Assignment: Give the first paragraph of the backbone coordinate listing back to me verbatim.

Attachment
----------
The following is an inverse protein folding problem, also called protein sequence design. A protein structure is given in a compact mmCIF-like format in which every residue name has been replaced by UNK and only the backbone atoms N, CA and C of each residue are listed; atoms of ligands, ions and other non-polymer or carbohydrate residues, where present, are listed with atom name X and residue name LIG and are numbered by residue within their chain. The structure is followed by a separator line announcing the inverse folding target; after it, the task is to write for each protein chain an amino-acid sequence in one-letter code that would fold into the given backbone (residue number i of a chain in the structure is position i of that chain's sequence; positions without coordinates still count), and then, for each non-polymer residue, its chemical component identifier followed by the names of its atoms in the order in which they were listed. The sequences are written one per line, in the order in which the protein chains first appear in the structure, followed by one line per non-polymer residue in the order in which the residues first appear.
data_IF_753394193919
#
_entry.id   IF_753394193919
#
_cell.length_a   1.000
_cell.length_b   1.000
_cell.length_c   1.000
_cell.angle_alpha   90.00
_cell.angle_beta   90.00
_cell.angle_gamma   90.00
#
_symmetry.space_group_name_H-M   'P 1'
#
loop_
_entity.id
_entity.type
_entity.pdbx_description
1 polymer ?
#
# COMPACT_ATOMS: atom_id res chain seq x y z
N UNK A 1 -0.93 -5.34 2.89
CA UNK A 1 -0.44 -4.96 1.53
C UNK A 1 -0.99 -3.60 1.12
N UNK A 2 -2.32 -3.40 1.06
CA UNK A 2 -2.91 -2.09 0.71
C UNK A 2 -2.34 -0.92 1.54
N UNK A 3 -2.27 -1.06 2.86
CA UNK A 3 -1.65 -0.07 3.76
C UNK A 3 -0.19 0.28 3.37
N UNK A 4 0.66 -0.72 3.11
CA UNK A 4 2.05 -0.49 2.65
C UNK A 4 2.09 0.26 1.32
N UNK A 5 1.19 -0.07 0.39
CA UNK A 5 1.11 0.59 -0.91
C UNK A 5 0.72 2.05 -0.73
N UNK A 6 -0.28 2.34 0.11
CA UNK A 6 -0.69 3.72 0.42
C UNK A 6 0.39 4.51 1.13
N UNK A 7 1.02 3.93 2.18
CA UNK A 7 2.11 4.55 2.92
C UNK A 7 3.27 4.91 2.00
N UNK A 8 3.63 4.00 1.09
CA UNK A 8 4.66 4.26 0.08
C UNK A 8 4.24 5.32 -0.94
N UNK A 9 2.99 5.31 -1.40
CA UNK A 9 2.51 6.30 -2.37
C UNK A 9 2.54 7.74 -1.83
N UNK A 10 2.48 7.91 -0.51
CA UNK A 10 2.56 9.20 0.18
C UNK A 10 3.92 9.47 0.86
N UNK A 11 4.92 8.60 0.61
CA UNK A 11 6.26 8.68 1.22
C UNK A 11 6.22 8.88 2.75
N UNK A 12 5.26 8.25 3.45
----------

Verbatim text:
The following is an inverse protein folding problem, also called protein sequence design. A protein structure is given in a compact mmCIF-like format in which every residue name has been replaced by UNK and only the backbone atoms N, CA and C of each residue are listed; atoms of ligands, ions and other non-polymer or carbohydrate residues, where present, are listed with atom name X and residue name LIG and are numbered by residue within their chain. The structure is followed by a separator line announcing the inverse folding target; after it, the task is to write for each protein chain an amino-acid sequence in one-letter code that would fold into the given backbone (residue number i of a chain in the structure is position i of that chain's sequence; positions without coordinates still count), and then, for each non-polymer residue, its chemical component identifier followed by the names of its atoms in the order in which they were listed. The sequences are written one per line, in the order in which the protein chains first appear in the structure, followed by one line per non-polymer residue in the order in which the residues first appear.